But the politics of impeachment forced a change. Holding the fate of a liberal president in their hands, the women’s groups abandoned their crusade and, to disguise this political expediency, adopted a new position of principle. Suddenly they argued that the core of their cause was to protect a woman’s right to choose whatever sexual involvements she pleases. Sophisticates now walked arm in arm with feminists. Under this principle, Don Juanism might be condemned, but without real fervor. To use Harvard Law School lingo, any concerns on this score are "trumped" by a woman’s consent.
Already some women leaders, including some members of Congress, have expressed discomfort with this position, which no longer serves any practical political purpose. The problem is that, in the context of Washington, the de jure insistence on a woman’s right to choose seems to sanction a de facto advantage for men.
There are two possible ways out. One is to abandon the new principle, although so hasty a reversal might bespeak a lack of seriousness. The other is to vindicate the principle of equality by legitimizing the fair sex’s version of Don Juanism. No polite term yet exists for this lifestyle choice, although "Messalinaism" has been suggested, named for the wife of the emperor Claudius who was renowned for her public displays of sexual prowess with members of the Roman Legion. But this option too has its drawbacks. The Roman historian Tacitus judged Messalina with unusual sternness: "In that lust-ridden heart there was no trace of decency." Would female politicians who followed this path today face similar censure, even as their male counterparts continued to enjoy benign neglect? Such an injustice is a nightmare for the proponents of perfect equality.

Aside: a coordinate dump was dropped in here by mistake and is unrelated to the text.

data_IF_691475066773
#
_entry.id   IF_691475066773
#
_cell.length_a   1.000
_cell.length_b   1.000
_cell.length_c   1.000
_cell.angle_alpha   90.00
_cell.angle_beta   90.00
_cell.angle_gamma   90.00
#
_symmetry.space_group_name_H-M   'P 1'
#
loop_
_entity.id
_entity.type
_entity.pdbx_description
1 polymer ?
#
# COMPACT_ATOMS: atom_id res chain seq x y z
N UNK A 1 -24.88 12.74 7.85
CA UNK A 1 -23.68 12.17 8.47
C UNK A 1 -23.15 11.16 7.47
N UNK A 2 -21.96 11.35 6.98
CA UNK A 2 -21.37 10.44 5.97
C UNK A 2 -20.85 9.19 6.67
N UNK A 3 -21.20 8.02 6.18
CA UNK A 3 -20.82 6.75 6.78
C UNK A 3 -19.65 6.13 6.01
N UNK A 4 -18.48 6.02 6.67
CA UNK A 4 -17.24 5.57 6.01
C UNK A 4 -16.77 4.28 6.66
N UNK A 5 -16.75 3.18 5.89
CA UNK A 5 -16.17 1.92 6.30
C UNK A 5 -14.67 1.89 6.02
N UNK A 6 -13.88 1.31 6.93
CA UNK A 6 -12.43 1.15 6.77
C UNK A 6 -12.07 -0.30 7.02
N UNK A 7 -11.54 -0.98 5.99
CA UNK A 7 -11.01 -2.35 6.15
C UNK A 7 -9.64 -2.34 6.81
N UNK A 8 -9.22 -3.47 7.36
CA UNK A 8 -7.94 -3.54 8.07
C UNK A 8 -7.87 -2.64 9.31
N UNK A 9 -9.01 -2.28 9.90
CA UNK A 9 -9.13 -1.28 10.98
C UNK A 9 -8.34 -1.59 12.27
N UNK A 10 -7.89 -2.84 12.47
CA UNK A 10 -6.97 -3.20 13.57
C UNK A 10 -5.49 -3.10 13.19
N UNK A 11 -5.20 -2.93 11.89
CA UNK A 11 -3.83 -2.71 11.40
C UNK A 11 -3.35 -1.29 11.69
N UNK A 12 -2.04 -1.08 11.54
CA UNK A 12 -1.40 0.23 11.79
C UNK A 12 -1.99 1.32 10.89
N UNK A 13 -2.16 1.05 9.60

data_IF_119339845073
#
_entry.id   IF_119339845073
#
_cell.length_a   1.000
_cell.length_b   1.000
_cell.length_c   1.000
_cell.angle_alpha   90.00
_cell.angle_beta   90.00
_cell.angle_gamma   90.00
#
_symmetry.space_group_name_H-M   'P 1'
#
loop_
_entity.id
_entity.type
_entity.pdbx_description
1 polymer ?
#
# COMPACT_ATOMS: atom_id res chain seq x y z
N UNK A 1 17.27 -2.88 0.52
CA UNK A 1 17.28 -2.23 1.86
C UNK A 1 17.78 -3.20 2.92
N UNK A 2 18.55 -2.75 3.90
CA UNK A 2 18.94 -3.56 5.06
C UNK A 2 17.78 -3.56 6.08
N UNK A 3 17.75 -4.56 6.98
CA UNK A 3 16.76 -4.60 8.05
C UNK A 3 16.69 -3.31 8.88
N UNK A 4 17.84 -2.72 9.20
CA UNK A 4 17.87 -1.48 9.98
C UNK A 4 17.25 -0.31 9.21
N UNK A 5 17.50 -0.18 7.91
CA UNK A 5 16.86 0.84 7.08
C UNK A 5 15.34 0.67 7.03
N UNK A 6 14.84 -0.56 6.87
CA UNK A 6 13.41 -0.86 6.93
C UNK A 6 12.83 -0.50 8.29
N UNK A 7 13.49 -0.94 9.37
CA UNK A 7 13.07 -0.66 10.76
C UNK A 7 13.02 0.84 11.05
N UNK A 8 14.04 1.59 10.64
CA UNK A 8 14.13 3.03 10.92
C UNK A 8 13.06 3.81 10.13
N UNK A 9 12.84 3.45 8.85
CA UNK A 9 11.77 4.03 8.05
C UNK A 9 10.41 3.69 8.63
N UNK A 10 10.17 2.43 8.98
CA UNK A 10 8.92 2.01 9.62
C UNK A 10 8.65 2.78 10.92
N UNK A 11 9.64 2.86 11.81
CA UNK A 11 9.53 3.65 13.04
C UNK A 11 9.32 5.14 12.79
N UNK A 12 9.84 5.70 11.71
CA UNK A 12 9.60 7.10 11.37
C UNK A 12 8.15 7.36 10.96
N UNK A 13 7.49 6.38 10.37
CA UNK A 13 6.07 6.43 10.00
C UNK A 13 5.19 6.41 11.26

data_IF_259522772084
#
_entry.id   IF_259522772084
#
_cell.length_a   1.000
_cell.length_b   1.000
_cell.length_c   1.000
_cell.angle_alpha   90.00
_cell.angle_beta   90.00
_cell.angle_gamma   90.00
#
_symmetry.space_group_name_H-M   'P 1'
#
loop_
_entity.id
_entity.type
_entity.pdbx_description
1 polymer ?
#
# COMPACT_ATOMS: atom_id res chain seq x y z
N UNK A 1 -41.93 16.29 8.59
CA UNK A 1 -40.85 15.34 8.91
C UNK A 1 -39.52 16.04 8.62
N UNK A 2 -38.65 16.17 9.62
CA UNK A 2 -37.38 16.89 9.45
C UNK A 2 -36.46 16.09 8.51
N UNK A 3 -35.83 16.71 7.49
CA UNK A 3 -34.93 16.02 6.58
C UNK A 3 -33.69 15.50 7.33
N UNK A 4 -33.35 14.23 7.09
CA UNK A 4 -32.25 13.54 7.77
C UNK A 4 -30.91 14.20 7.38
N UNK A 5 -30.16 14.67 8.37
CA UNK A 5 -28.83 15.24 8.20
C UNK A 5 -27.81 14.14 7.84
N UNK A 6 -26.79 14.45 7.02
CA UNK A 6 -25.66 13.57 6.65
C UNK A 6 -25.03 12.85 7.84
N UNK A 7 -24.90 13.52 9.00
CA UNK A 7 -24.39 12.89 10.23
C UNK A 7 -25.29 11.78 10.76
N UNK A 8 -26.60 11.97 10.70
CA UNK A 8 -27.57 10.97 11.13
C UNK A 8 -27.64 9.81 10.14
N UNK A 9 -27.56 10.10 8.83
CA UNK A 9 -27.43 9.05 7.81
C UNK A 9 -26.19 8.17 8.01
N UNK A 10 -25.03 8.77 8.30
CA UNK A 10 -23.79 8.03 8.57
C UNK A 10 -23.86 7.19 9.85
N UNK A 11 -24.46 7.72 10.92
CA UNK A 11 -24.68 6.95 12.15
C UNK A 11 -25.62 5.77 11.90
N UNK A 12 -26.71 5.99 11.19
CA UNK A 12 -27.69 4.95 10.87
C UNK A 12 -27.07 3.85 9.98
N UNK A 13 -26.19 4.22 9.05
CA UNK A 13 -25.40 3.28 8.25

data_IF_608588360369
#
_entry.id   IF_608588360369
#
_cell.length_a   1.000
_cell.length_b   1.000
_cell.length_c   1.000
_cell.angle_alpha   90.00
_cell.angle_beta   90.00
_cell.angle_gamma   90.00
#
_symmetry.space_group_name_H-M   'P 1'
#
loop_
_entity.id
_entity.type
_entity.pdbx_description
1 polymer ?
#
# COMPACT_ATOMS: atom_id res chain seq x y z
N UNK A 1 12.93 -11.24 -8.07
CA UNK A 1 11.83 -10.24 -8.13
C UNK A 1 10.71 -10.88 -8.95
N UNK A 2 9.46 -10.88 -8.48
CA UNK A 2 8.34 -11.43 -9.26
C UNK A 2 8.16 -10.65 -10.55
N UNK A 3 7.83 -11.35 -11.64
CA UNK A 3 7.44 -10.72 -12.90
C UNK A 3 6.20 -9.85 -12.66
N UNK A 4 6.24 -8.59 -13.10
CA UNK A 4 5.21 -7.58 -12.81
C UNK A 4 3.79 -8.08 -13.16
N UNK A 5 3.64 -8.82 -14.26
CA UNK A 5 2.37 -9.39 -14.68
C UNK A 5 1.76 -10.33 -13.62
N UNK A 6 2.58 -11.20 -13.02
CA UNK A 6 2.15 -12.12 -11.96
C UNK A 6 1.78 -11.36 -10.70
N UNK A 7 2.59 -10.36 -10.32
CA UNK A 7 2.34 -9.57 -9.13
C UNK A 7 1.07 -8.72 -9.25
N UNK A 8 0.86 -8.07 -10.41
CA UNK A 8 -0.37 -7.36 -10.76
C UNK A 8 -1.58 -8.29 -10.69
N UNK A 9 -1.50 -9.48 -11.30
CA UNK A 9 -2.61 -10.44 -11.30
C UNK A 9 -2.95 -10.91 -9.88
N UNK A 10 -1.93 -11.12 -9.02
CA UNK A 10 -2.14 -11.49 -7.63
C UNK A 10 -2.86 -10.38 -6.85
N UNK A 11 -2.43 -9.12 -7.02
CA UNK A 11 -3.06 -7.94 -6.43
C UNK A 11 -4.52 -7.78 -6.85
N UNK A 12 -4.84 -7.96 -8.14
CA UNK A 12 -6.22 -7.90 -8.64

The new sophistication in Washington has brought an important transformation of public standards. With a few notable exceptions, those appearing on television to comment on Rep. Condit’s missing girlfriend have been forced to repeat, almost as a mantra, some variation of the formula: If committing adultery disqualified a man from public office, only (a) one-third, (b) one-quarter, (c) one-eighth of the members would be left in Congress. The continual public repetition of this "fact" is meant to act as a bar against the rendering of any verdict on private behavior. The claim that "everyone does it," traditionally the weak excuse of the exposed offender, now serves as a preemptive defense to ward off potential criticisms. Likewise, although no one is supposed to judge the private behavior of public officials, public officials now use government staff to cover for and lie about their personal affairs.
The larger issue involved in these cases, however, is not the rights and wrongs of any particular affair, but the long-term impoverishment of our romantic sensibilities. When all is permitted and no one is held to account, love itself is likely to suffer. With no risk of censure, what proof or surety exists of a lover’s seriousness? All recognize, of course, that a cultural or philosophical treatment of love does not necessarily endorse the standards of morality demanded by religious injunctions, which derive their authority from another source. By the same token, religious treatments acknowledge that not every intimate affair outside the boundaries of marriage is devoid of love. Things are more complicated than that. Yet before we seize on the mysteries of love to mock orthodox morality, it would be well to consider the far greater toll taken on love by our new dogmatic tolerance of the ethic of the libertine.
James W. Ceaser teaches government at the University of Virginia. His latest book, with Andrew Busch, is The Perfect Tie: The True Story of the 2000 Presidential Election (Rowman & Littlefield).